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We have been impressed, and I must say I never stop being impressed, by the great sweep of general order in which particulars are recognized as united…One may say, I suppose, that science is a search for regularity and order in those domains of experience which have proven accessible to it.

J. Robert Oppenheimer, The Open Mind

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May 21, 2018 at 7:30 am

The final coordination

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The scientist’s temporary relief from constant dissatisfaction with his own accomplishment comes with those interludes in which he projects his technical and theoretical training into a problem of practical application…It is an erroneous impression, fostered by sensational popular biography, that scientific discovery is often made by inspiration—a sort of coup de foudre—from on high. This is rarely the case. Even Archimedes’ sudden inspiration in the bathtub; Newton’s experience in the apple orchard; Descartes’s geometrical discoveries in his bed; Darwin’s flash of lucidity on reading a passage in Malthus; Kekulé’s vision of the closed carbon ring which came to him on top of a London bus; and Einstein’s brilliant solution of the Michelson puzzle in the patent office in Berne, were not messages out of the blue. They were the final coordinations by minds of genius of innumerable accumulated facts and impressions which lesser men could grasp only in their uncorrelated isolation, but which—by them—were seen in entirety and integrated into general principles. The scientist takes off from the manifold observations of predecessors, and shows his intelligence, if any, by his ability to discriminate between the important and the negligible, by selecting here and there the significant stepping-stones that will lead across the difficulties to new understanding. The one who places the last stone and steps across to the terra firma of accomplished discovery gets all the credit. Only the initiated know and honor those whose patient integrity and devotion to exact observation have made the last step possible.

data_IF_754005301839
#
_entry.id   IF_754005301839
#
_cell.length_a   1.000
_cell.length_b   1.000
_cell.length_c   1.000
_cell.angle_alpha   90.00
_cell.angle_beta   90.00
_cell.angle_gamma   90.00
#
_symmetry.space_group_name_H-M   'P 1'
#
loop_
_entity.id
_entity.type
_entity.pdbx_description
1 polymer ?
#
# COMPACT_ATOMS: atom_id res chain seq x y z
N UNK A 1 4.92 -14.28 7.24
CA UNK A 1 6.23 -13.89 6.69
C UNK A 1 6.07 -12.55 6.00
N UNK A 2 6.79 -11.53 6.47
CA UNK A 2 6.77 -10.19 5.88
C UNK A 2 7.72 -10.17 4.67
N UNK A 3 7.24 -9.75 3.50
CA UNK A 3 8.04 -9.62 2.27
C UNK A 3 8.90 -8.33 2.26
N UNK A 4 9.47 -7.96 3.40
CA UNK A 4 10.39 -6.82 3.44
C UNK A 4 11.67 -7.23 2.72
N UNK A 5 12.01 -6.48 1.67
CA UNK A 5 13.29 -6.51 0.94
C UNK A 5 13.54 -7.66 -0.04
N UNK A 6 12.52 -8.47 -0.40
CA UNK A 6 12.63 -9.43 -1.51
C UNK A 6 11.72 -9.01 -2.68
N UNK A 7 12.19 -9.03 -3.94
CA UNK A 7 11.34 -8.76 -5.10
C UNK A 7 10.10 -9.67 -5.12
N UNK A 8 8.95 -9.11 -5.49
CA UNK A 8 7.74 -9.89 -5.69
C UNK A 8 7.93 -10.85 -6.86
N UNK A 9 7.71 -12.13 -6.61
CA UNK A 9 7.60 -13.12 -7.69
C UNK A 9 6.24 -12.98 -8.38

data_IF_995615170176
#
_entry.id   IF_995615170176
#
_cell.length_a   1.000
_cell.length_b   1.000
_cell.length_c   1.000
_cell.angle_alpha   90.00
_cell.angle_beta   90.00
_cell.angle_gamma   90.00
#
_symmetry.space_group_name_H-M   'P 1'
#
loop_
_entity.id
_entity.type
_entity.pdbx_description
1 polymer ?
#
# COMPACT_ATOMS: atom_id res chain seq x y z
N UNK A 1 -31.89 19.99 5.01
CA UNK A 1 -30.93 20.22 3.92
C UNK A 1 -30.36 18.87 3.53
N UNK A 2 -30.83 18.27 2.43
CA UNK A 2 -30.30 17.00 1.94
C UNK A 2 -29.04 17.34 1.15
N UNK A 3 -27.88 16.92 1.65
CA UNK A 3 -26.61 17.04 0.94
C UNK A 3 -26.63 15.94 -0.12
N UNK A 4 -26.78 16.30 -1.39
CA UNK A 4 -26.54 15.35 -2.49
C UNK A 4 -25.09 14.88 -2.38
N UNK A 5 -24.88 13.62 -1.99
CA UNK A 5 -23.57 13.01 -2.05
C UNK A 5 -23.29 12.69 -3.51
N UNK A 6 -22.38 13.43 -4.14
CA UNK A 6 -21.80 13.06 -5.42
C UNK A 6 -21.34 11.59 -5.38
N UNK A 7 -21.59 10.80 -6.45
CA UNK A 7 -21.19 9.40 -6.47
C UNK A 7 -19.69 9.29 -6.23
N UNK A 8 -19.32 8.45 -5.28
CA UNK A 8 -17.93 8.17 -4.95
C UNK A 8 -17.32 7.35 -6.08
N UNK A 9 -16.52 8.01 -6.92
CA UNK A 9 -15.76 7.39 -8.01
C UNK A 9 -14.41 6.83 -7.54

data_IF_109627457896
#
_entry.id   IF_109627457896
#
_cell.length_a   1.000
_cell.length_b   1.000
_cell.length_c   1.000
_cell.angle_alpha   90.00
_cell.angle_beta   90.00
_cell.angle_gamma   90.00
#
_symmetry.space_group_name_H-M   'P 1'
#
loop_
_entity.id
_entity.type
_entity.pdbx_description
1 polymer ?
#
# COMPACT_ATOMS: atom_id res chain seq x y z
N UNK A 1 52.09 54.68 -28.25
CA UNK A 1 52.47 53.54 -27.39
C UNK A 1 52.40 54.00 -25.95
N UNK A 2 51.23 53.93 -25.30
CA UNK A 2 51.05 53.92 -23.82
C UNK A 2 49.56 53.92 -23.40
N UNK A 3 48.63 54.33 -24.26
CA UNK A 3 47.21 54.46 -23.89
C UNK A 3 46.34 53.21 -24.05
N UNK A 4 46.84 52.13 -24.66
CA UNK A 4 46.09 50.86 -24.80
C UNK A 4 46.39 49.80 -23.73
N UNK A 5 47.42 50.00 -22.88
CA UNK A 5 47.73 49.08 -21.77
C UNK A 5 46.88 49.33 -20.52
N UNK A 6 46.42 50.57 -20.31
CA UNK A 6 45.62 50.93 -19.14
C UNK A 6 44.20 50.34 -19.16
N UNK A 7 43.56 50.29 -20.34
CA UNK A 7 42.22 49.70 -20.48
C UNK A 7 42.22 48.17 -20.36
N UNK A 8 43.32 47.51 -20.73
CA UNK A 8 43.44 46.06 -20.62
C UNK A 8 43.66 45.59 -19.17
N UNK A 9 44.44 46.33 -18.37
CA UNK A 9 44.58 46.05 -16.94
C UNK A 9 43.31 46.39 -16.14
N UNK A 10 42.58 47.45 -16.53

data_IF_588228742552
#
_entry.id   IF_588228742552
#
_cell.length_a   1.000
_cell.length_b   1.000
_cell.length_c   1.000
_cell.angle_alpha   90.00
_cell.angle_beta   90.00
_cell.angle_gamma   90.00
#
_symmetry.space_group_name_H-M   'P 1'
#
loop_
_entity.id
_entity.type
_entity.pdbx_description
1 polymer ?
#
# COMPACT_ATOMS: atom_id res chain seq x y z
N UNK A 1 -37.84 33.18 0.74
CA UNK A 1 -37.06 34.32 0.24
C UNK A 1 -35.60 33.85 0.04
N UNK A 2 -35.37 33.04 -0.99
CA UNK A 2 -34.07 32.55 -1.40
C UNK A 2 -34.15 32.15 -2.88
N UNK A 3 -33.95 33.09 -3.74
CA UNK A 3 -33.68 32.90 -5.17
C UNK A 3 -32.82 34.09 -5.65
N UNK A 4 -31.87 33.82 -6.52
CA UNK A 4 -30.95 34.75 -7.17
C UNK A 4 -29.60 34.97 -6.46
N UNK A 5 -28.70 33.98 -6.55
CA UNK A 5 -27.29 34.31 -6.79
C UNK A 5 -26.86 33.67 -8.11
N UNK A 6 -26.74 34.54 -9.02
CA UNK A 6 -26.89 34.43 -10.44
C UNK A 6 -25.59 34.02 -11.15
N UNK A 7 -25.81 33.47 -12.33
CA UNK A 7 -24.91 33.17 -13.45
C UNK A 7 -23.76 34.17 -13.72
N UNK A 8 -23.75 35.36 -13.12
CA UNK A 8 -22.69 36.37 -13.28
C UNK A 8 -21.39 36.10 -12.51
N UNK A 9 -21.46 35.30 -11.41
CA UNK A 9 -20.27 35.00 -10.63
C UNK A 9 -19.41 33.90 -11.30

Hans Zinsser, As I Remember Him

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May 20, 2018 at 7:30 am

The space between the stanzas

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In a short multistanza poem, the poem generally tends toward a greater density the closer the number of stanzas accords with the number of divisions of action or intellection which the poem undertakes. That is, the number of stanzas into which the poem is divided should itself express something; the number should not give the impression of being accidental…Another way of saying the same thing is to suggest that the white space between stanzas means something. If nothing is conceived to be taking place within it, if no kind of silent pressure or advance or reconsideration or illumination or perception seems to be going on in that white space, the reader has a legitimate question to ask: Why is that white space there, and what am I supposed to do with it?

Paul Fussell, Poetic Meter and Poetic Form

Written by nevalalee

May 19, 2018 at 7:30 am